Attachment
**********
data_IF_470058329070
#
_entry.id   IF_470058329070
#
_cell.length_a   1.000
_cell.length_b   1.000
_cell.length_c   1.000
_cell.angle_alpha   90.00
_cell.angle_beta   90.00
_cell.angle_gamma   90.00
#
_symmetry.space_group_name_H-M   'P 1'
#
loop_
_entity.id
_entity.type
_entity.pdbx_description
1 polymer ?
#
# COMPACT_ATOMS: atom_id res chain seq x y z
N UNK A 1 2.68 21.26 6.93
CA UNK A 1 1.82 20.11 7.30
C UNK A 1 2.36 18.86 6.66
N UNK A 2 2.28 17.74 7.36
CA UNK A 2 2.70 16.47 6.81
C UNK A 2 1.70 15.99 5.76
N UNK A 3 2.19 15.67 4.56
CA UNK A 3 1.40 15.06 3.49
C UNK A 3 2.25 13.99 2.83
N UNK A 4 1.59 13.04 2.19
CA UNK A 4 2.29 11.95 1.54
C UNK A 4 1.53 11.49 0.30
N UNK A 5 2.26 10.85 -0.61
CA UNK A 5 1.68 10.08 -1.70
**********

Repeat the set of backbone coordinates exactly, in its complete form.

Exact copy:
data_IF_470058329070
#
_entry.id   IF_470058329070
#
_cell.length_a   1.000
_cell.length_b   1.000
_cell.length_c   1.000
_cell.angle_alpha   90.00
_cell.angle_beta   90.00
_cell.angle_gamma   90.00
#
_symmetry.space_group_name_H-M   'P 1'
#
loop_
_entity.id
_entity.type
_entity.pdbx_description
1 polymer ?
#
# COMPACT_ATOMS: atom_id res chain seq x y z
N UNK A 1 2.68 21.26 6.93
CA UNK A 1 1.82 20.11 7.30
C UNK A 1 2.36 18.86 6.66
N UNK A 2 2.28 17.74 7.36
CA UNK A 2 2.70 16.47 6.81
C UNK A 2 1.70 15.99 5.76
N UNK A 3 2.19 15.67 4.56
CA UNK A 3 1.40 15.06 3.49
C UNK A 3 2.25 13.99 2.83
N UNK A 4 1.59 13.04 2.19
CA UNK A 4 2.29 11.95 1.54
C UNK A 4 1.53 11.49 0.30
N UNK A 5 2.26 10.85 -0.61
CA UNK A 5 1.68 10.08 -1.70